This Body Image and Eating Disorder Awareness week we chat with Sam who has lived with experiences of both anorexia and bulimia since her late teens. She explains how for her, recovery isn’t black and white, it’s about building up her wellbeing and her sense of self.
What is most misunderstood about living with an eating disorder?
A significant misconception about anorexia, bulimia and other body image issues is that it’s all about thin models and fashion shows.
It’s true that social media has played a role from my experience of body image issues. However, it’s important to emphasise there are underlying factors which also lead to the development of eating disorders. Low self-esteem, bullying, anxiety, depression and trauma can all contribute to the onset of an eating disorder.
I’ve even come across this misconception in treatment settings. Whilst I was undergoing an eating disorder treatment program in my early twenties, one activity in a therapy group was to identify which fashion model we aspired to look like.
The actual task surprised me. No, to be honest it frustrated me! For one I had no intention of looking like any model, and at the time was not familiar with any.
There was this assumption from the therapist that we had all developed body image issues as we had wanted to look like a fashion model.
Has society’s focus on diet culture impacted you?
The diet industry tends to give the impression that if you follow a particular diet you will lead a healthier, happier life.
Yet it is not advertised that in the long-term, fad diets that restrict or eliminate certain foods do not work - and actually contribute to emotional and physical health issues. This can lead to disordered eating.
Over the years I have learnt to disengage from any aspect of the media focusing on diet culture. I am aware that my challenges are not about dieting and society’s expectations. I am seeking an identity and sense of purpose. I have learnt the void I often feel within may need to be filled with not just nourishment but things that are meaningful in life.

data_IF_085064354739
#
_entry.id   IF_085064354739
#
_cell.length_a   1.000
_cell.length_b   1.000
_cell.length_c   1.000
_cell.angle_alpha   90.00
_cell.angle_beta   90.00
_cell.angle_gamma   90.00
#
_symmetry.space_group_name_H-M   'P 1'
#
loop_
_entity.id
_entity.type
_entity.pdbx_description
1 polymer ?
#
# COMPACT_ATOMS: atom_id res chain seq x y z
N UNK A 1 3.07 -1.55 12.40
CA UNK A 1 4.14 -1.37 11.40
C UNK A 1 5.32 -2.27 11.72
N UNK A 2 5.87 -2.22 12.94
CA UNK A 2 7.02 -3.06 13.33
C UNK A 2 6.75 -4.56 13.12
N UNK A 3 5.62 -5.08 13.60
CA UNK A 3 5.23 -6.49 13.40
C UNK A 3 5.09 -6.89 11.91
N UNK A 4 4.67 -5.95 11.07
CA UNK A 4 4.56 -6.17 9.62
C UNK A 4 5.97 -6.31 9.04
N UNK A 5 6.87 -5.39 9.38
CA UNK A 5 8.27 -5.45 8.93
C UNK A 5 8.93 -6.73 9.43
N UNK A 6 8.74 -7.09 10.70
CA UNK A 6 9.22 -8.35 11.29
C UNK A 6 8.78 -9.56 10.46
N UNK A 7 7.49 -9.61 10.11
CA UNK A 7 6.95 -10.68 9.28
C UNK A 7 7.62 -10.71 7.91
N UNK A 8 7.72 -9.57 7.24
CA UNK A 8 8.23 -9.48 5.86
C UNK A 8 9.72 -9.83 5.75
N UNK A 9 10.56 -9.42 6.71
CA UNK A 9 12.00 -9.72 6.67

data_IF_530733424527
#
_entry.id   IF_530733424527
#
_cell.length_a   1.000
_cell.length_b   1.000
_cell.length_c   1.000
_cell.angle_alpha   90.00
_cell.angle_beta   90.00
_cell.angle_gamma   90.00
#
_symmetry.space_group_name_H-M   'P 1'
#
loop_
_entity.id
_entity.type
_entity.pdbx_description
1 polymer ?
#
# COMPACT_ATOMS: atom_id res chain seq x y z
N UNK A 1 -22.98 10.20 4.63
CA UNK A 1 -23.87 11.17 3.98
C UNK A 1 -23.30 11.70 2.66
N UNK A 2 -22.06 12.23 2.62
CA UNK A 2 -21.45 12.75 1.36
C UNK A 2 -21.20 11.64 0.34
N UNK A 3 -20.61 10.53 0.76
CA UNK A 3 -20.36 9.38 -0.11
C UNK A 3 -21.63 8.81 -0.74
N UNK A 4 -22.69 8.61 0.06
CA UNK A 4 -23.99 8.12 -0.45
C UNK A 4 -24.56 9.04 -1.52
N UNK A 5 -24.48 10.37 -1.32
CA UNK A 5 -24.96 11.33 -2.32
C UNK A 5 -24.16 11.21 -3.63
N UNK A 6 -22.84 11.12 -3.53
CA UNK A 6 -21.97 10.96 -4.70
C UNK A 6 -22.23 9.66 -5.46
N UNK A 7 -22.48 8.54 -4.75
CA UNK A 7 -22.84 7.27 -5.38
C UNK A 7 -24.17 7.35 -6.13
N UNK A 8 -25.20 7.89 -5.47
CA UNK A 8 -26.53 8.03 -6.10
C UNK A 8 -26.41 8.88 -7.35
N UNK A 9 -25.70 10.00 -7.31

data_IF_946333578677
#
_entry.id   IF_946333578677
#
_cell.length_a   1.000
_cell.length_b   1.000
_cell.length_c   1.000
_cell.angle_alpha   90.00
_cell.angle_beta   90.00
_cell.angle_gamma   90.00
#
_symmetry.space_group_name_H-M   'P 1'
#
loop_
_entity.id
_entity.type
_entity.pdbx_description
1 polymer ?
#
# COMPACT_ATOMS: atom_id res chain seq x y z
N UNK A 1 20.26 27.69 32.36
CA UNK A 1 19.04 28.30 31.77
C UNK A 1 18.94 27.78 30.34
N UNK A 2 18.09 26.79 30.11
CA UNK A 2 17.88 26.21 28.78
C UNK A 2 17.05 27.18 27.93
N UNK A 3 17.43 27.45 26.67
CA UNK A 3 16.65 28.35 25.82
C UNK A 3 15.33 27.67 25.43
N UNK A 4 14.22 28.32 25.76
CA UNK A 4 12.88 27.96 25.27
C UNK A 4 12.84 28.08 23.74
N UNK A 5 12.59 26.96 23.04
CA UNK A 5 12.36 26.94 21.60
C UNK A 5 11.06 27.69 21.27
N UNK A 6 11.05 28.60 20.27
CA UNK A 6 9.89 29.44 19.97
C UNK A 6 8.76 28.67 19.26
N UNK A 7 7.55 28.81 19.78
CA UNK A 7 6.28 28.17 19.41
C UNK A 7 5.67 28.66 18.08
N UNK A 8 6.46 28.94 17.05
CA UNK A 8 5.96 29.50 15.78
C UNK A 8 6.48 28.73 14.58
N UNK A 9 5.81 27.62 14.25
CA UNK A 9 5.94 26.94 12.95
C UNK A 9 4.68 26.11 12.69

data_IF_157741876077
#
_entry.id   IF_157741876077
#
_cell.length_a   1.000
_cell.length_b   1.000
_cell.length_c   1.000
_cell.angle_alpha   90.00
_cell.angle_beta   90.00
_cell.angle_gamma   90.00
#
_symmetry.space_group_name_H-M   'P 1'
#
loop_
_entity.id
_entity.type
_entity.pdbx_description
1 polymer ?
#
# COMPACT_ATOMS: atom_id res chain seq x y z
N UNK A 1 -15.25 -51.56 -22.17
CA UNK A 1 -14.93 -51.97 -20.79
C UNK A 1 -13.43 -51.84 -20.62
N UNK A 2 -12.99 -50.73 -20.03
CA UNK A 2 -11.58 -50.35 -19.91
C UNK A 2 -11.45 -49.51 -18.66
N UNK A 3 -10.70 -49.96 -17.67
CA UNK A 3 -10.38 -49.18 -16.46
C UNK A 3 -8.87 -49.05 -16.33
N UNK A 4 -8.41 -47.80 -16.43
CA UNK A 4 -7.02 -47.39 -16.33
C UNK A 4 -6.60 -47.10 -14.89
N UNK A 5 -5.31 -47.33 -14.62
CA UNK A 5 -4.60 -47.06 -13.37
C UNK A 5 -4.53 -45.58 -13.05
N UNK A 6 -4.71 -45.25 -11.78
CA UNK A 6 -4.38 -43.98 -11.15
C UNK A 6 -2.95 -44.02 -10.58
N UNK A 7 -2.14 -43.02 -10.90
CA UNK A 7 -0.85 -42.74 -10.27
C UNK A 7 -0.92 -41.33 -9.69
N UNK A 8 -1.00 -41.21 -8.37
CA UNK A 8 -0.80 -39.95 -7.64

What has finding support been like for you?
When I was young my engagement with psychologists was not helpful, I often felt disempowered and felt I could not voice my needs.
Then in my early twenties I was confronted with the option of engaging in an eating disorder treatment program in a hospital setting. Personally, I felt this clinical approach did not improve my situation. Treatment focused on meal plans and weight restoration with minimal therapy.
While weight gain was important for my physical and mental health, there was the assumption that once my weight increased I would no longer feel anxious or depressed, and thus be on my way to recovery. This was unfortunately not the case.
Although nursing staff were caring, I did not improve and within several weeks discharged myself. No rapport was established between the psychiatrist and I, and the expectation was to follow a series of rules which were supposed to benefit my wellbeing.
While this treatment didn’t work for me, I don’t want to write off hospital programs altogether.
There are holistic and person-centred programs offered. Currently many inpatient and outpatient settings do offer a collaborative based approach, with both medical professionals and peer workers offering support.
Peer workers have a lived experience such as with an eating disorder and can offer support and valuable life skills to encourage wellbeing. I believe this approach is more beneficial than treatment that relies on restrictive and punitive methods, such as strict supervision. I found this did not meet my emotional needs, and created mistrust, anxiety and often avoidance to seek support.
What treatment did you find most helpful?
I strongly believe any form of treatment/therapy needs to be offered in a safe environment where a trusting relationship with a support person can be formed, and where a person can make choices about their treatment.